When Kinderlehrer called SPS they were unconcerned. SPS’s advice was to just hang up, but never answered the question of how the scammers could get all of his information from them in the first place. Kinderlehrer now feels that SPS was callous in their response and that they simply didn’t care or felt they could do nothing to stop the activity.

These scams leave all of us feeling insignificant to the companies with which we do business. And often, there is little that can be done once scammers have our money. The following are some tips that may help you avoid falling victim to a scam.

Never call back an unknown number. Use the information on the company’s website or on invoices that you already have and call the company directly. Never respond to a number or link listed in an unexpected email or text. Never go to a redirected site that the caller is asking you to go to or download apps that they direct you to download. Do not push any numbers on your phone if asked to do so. You will not be connected to a real representative of the company.

Do not pay for anything with a gift card. If anyone asks you to pay with a gift card or to buy gift cards for anything, it is a scam.

Do not give remote access to your computer to someone who contacts you unexpectedly. Doing this allows the scammer to gain access to your personal and financial information. Change passwords immediately.

If you receive a call or text asking for personal information of any kind, hang up. Check with the real institution to see if indeed there is an issue.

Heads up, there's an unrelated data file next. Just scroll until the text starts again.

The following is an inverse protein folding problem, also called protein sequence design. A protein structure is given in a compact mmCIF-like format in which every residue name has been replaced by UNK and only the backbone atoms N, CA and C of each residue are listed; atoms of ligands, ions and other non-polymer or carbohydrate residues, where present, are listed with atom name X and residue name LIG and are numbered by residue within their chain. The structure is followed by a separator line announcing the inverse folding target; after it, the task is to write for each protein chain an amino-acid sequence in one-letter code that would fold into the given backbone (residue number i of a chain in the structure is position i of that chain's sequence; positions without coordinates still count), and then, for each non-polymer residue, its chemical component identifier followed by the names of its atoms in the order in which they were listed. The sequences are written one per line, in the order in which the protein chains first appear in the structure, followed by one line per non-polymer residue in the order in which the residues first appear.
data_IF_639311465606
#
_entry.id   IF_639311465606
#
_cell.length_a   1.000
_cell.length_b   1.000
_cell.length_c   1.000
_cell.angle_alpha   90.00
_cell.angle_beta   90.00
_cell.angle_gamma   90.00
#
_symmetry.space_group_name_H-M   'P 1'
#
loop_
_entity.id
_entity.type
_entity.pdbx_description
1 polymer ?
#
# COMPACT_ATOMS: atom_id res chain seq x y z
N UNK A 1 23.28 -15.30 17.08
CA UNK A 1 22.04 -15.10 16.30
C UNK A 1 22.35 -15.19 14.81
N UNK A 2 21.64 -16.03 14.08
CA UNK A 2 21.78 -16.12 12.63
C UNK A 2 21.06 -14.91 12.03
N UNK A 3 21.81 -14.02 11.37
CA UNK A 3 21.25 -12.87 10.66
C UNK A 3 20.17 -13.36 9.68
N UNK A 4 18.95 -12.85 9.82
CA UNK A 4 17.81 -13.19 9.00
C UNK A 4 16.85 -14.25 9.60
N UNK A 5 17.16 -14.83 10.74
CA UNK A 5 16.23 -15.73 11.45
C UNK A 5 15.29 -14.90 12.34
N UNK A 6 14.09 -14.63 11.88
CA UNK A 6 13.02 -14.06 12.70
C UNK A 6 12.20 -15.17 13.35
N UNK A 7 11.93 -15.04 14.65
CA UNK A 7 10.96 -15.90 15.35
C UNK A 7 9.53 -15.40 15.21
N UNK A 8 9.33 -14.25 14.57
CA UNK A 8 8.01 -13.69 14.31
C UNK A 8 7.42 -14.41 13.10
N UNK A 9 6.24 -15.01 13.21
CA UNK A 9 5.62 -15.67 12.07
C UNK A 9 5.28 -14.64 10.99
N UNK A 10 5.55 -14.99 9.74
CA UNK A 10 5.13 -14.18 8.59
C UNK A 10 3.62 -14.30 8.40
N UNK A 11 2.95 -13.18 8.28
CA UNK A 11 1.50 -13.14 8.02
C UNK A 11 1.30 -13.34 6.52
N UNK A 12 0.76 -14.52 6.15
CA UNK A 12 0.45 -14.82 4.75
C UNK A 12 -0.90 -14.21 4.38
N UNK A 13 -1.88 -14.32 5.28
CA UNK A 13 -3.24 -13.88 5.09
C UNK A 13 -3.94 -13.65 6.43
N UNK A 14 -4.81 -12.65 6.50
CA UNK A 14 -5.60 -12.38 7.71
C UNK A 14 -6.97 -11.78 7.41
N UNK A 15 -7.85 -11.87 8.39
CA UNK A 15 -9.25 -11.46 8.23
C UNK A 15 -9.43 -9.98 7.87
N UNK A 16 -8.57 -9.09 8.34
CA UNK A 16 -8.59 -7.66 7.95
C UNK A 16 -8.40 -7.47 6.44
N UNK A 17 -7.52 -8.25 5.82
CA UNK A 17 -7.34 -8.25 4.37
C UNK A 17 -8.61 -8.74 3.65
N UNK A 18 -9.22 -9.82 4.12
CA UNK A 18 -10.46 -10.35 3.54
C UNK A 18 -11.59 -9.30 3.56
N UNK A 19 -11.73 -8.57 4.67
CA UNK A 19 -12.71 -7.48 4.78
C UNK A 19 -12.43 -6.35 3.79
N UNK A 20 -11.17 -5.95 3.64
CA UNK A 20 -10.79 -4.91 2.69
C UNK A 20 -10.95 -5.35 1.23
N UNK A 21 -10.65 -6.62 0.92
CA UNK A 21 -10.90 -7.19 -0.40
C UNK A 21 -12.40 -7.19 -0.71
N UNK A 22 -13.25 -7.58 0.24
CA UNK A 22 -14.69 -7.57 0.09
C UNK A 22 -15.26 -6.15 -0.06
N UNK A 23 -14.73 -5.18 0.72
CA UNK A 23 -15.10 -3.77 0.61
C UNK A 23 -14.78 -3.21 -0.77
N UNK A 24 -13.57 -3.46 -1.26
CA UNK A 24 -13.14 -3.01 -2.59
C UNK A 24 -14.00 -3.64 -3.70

Consider call blocking or call labeling.

Do not trust your caller ID. Scammers can make any name or number show up on your caller ID. This is called spoofing.

The best thing to do is hang up. Do not share any information with the caller.

Report telephone scams online to the Federal Trade Commission at https://www.ftc.gov/contact.

Report all robocalls and unwanted telemarketing calls to the Do Not Call Registry. The Federal government’s National Do Not Call Registry is a free, easy way to reduce the telemarketing calls you get at home. To register your phone number or to get information about the registry, visit www.donotcall.gov, or call 1-888-382-1222 from the phone number you want to register. You will get fewer telemarketing calls within 31 days of registering your number.

Report caller ID spoofing to the Federal Communications Commission at https://www.fcc.gov or call 1-888-225-5322.

To reach the AARP Fraud Watch Network Helpline, call 1-877-908-3360, M-F 7 a.m.-11 p.m. ET.

Please contact [email protected] with any thoughts or suggestions.


Susan R. Eisenstein is a longtime Jewish educator, passionate about creating special, innovative activities for her students. She is also passionate about writing about Jewish topics and about Israel. Susan has two master’s degrees and a doctorate in education from Columbia University.